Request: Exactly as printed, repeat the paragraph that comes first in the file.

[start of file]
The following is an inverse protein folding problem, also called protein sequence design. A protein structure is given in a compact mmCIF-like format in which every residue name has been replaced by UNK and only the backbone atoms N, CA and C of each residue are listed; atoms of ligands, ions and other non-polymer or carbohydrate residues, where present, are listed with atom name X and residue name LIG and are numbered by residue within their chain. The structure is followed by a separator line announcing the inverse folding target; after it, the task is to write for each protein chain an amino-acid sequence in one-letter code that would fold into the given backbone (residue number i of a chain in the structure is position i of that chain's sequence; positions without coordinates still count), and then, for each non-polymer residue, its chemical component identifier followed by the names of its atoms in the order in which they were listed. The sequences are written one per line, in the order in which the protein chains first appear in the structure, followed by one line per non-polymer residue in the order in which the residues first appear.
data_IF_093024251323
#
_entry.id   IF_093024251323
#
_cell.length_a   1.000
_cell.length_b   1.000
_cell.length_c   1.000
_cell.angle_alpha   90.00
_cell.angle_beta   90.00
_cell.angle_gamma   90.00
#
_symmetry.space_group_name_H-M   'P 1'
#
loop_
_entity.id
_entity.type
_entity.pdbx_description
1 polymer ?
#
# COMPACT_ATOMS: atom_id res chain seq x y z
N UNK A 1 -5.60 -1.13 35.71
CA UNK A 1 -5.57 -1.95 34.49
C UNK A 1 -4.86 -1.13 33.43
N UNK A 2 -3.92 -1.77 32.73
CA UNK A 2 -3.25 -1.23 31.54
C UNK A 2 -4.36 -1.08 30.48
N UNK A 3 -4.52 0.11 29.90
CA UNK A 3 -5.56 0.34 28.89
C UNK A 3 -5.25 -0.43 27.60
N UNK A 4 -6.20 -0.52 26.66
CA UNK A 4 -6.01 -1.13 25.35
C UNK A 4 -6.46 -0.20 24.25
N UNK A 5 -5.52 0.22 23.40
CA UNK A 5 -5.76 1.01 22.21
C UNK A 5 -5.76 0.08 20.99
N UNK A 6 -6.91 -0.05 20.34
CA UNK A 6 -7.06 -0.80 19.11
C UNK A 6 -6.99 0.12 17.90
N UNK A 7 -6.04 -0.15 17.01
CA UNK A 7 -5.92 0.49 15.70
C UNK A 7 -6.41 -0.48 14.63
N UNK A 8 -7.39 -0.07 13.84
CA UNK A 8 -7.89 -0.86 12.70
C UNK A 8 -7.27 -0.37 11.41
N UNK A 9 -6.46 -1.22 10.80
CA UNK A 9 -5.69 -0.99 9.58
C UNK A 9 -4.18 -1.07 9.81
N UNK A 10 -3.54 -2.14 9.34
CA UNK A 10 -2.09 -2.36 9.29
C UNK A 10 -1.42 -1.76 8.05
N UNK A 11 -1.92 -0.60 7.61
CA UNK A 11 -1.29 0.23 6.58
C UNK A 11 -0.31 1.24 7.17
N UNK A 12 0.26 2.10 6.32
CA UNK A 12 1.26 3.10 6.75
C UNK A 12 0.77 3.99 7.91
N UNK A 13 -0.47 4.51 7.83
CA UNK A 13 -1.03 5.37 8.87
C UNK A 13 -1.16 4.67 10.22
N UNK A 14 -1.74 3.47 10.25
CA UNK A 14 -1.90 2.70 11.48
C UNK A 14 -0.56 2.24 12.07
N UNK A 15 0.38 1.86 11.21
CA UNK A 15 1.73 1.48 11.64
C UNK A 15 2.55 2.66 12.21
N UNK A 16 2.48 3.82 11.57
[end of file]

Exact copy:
The following is an inverse protein folding problem, also called protein sequence design. A protein structure is given in a compact mmCIF-like format in which every residue name has been replaced by UNK and only the backbone atoms N, CA and C of each residue are listed; atoms of ligands, ions and other non-polymer or carbohydrate residues, where present, are listed with atom name X and residue name LIG and are numbered by residue within their chain. The structure is followed by a separator line announcing the inverse folding target; after it, the task is to write for each protein chain an amino-acid sequence in one-letter code that would fold into the given backbone (residue number i of a chain in the structure is position i of that chain's sequence; positions without coordinates still count), and then, for each non-polymer residue, its chemical component identifier followed by the names of its atoms in the order in which they were listed. The sequences are written one per line, in the order in which the protein chains first appear in the structure, followed by one line per non-polymer residue in the order in which the residues first appear.